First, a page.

By Ian Adler
With almost 170 projects submitted, Red Lion managed to take home 24 of the 59 awards available at the York County Science and Engineering Fair Mar. 7-8, including the awards of Grand and Reserve Grand Champion.
YCSEF Fair Director and science teacher Mr. Ben Smith attributes Red Lion’s wide range of success to a team effort from both students and staff.
“We’ve had the (county) science fair for a long time, but this is the second year that we’ve had a Red Lion fair,” Smith said. “So I think what we’re seeing is the fruits of the labor from the Science Fair Club and Mrs. Stone and some of the other science teachers who have really worked to try and get students to raise their level.”
The Red Lion fair scored and placed projects roughly a month in advance, allowing students to improve and adjust their projects before the county fair rolled around. Not all of the Red Lion fair projects advanced on to the county fair, but those that did drew lots of attention.
Juniors Mickayla Smith and Levi Jones earned the title of Grand Champion(s) and seniors Tristan Schluderberg and Olivia Tarman brought home the title of Reserve Grand Champion(s), Red Lion’s two highest awards earned at the YCSEF.
“We looked at what people find attractive in different faces and then how that perception of attractiveness can affect how they perceive you otherwise,” Tarman said. “In the first part, we had people look at different faces and just pick which one they thought was the most attractive and in the second part, we looked to see if there was a match between what people found as being attractive and what they also found to as being trustworthy.”
Tarman and Schluderberg ended up sorting the data of 377 50-question submissions in Microsoft Excel and displaying results and observations on their tri-fold board in typical science fair fashion. Their project was called “Face to Face.”
Other multiple award winners included juniors Jason Bernhardt and Jessica Sun, sophomore Anthony Migash, and freshman Austin Kutcher.
“We see a great enthusiasm about science at Red Lion and we think that that’s finally starting to show up at the county science fair,” Mr. Smith said.
While the projects are required for certain science courses, several voluntary projects found their way into the county fair, including Schluderberg and Tarman’s. Although their project was voluntary, several incentives were still offered, such as bonus points on their final and midterm scores.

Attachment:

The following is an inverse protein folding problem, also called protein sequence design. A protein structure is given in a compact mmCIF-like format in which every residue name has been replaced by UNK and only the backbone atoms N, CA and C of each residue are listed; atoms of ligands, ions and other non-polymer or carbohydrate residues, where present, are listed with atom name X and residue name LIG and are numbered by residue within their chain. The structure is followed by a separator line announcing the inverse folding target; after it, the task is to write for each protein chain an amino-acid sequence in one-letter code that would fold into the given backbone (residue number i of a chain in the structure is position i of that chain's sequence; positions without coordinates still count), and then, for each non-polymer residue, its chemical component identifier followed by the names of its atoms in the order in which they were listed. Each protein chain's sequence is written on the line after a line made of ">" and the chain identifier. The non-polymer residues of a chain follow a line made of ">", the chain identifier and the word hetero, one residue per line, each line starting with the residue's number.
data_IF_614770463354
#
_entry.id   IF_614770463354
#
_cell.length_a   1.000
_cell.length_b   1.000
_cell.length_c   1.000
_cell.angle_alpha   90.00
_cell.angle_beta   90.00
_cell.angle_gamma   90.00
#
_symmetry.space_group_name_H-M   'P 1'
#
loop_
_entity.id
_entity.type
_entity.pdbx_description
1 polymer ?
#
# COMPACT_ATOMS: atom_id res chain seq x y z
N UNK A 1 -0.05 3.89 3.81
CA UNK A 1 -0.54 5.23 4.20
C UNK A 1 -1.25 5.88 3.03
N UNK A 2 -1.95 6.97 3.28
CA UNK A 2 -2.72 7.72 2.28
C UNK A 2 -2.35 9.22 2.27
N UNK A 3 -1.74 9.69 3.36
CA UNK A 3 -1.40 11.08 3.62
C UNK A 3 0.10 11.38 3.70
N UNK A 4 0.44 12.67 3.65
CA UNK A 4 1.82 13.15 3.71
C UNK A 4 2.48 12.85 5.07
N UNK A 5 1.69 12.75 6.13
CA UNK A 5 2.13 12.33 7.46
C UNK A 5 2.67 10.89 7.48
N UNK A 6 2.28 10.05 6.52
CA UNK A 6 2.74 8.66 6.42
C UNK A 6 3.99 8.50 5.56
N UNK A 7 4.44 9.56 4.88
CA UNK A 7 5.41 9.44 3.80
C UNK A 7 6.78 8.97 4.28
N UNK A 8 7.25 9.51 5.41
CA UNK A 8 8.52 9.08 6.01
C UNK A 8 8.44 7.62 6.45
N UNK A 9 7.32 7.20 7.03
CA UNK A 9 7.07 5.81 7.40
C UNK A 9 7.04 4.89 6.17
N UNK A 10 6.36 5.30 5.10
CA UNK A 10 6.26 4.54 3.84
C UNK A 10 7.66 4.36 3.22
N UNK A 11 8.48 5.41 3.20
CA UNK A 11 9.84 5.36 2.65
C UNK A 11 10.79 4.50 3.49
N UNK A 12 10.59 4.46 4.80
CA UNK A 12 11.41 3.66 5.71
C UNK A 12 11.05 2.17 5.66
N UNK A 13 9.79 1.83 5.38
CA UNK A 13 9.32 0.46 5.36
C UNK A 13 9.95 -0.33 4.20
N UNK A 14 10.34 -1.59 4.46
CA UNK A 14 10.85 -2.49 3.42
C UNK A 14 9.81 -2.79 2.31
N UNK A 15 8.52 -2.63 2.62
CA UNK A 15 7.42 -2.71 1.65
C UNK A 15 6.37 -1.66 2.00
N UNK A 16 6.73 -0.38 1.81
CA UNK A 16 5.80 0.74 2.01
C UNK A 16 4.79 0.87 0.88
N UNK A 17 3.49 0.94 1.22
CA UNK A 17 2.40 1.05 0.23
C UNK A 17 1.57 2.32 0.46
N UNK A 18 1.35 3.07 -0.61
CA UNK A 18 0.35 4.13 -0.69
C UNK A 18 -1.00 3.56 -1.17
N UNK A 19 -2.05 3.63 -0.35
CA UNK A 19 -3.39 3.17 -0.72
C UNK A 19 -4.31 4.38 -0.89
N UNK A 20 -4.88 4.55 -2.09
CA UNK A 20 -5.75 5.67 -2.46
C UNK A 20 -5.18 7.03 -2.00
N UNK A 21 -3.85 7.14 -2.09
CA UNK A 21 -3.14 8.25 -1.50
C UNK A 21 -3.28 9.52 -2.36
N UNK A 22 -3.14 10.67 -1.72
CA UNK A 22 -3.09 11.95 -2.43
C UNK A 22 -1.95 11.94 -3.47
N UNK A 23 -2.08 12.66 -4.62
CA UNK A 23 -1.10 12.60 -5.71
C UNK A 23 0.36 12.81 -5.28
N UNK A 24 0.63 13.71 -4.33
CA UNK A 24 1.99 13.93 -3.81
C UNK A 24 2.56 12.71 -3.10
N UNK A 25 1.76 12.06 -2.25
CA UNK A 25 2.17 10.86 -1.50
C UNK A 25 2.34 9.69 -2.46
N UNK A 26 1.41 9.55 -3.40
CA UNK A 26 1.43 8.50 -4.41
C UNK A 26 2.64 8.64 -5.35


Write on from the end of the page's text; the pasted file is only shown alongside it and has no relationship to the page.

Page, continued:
Schluderberg gives credit to the “unique projects” for much of Red Lion’s success in the county fair.
“I think it’s just going to keep building and progressing,” Tarman said. “Before these two years, it had been awhile since Red Lion had done that well in the fair, I think maybe Red Lion’s making a comeback.”
By Helen Zeidman
Hostages have been taken. Insults have been thrown. Promises have been broken. The fate of Pennsylvania’s education system hangs in the air. The battle to approve the Pennsylvania State Budget for 2015 has evolved into a war, and the amount of casualties has been rising.
Public schools are scrambling to find funding. The Pennsylvania School Board Association has filed a lawsuit against Governor Tom Wolf, claiming that the schools are not getting the financial support that is promised to them in the Pennsylvania state constitution. Public universities, such as Temple University and Penn State University, are lacking the funding that they are supposed to receive annually.
“What it forced schools to do is to create austerity budgets, where you cut spending to the bone,” Principal Mark Shue said. “I know this year we have cut back spending.”
During all of this chaos, Governor Tom Wolf and the Pennsylvania State Senate and House of Representatives are stuck in a deadlock over the provisions of the 2015-2016 state budget.
Governor Tom Wolf has been using his power of the line item veto, which is a specific authority given to governors that allows them to reject certain parts of a bill, to turn down proposals from the Republican dominated legislature.
Tom Wolf’s original budget contained policies consistent with Democratic ideals that were not initially approved of by the Republican majority of the State Legislature. The discrepancies between the Democrat governor and the largely Republican legislature have made the state budget difficult to pass. This led to the current predicament of Pennsylvania going over 200 days without a solid state budget.
The priorities of Governor Wolf’s gubernatorial campaign are “schools that teach, jobs that pay, and government that works,” according to his website, Governor.pa.gov. One of the main changes in the original budget, which was proposed back in March of 2015, was an increase in education funding. This would include more funding for basic education, special education, early education, and secondary education.
The increase in funding for schools could help keep taxes in the school district down.
“Pretty much what happens in Red Lion is that we have an operating budget. What the state doesn’t cover, the tax payers will,” Principle Shue said.
If the school district receives more funding from the state budget, then that money could be used to maintain the current tax rate and possibly prevent tax increases.
While the rewards could be great, the delay of the state budget has caused obstacles for many schools in Pennsylvania, including tightening the budget for the Red Lion Area School District. Without an approved state budget, Pennsylvania school funding will not be the only casualty in the war to approve the budget.